It’s not your fault if you understood the author’s boundaries and stopped bothering them about the route!
Writing will always be stressful to some extent for the author. You just need to be attentive to your criticism and not be rude.
Oh yeah definitely. If you post content and get zero comments or likes, that’s even worse than someone replying with crit. Easy to start thinking no one has the slightest interest in a project and stop publically updating it. If you want an author to feel insecure about their work that’s the absolute best way to make it happen.
One of the purposes of this forum is to beta test. One of the requirements of that is authors accepting their work may not be perfect and listening to feedback. Some of us have thicker skins than others. In fact someone going through and picking apart all the bits and pieces is often very appreciated. I’m super grateful if someone comes back to me with a list of typos and bugs for example. So if someone says please give feedback good or bad then please do so! In saying that the sandwich technique is nice if you can. (Try to say something good and bad about a project rather than just bad.) If you don’t like something and heaps of people have brought it up and the author has acknoledged it, also try not to negative pile on.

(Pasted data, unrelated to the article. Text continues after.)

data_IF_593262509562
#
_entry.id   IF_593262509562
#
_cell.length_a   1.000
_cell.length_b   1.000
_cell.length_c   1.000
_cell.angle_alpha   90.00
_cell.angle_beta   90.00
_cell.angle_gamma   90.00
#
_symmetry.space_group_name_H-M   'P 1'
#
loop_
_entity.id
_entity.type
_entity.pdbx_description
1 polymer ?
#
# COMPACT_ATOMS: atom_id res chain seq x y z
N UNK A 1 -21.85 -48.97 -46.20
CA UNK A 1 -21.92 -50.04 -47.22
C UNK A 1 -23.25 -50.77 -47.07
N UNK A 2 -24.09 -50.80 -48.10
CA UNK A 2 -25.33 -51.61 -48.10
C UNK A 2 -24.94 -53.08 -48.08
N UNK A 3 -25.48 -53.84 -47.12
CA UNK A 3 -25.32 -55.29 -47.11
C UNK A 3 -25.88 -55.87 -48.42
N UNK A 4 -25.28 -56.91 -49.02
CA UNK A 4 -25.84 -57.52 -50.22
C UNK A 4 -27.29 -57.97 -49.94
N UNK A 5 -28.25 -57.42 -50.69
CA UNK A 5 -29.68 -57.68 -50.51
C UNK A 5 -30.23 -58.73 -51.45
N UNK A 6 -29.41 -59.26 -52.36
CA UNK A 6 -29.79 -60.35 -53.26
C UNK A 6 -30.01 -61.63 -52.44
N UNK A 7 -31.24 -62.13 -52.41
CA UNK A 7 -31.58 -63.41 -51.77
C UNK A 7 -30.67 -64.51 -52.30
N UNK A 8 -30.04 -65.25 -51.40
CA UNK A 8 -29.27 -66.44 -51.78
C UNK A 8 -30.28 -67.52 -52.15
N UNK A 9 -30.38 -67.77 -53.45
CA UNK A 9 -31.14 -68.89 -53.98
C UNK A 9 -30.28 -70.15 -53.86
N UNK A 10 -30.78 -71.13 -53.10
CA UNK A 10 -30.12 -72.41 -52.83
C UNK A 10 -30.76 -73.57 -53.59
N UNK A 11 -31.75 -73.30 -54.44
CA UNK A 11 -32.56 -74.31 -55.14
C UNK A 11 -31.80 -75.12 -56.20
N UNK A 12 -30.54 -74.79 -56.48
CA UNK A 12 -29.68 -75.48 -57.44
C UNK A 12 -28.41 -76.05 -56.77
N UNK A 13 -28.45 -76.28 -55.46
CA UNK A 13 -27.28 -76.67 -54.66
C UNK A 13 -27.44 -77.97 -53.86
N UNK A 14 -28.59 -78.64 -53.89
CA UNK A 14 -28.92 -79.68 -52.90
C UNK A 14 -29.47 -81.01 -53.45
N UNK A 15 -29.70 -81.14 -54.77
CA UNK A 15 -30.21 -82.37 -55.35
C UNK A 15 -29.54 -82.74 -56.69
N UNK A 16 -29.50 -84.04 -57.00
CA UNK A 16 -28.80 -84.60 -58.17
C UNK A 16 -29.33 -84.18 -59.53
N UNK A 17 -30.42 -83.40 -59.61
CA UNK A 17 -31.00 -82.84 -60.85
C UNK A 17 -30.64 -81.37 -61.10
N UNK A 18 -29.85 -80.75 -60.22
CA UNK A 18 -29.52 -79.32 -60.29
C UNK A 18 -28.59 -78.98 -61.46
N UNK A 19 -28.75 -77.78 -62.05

Ok flip side of the coin is too much enthusiasm. Authors love people people being invested and they post their work here because they want it to be read, but if someone has said “no” to a request, they usually have a reason for it and it can become a bit stressful or even derail projects entirely if requests continue to be pushed as authors try to implement requests they hadn’t planned for, especially if their heart isn’t in it. Muses are a fickle lot So yeah, you should be able to feel you can ask, but if an author politely declines a request for particular content to be added then it’s usually best to let it go. Requests for update ETA’s are actually against the forum rules. Some authors don’t mind people asking (and will indicate so), but continuing to ask, especially if the author doesn’t know themselves, is not a great idea and is why it became a rule here.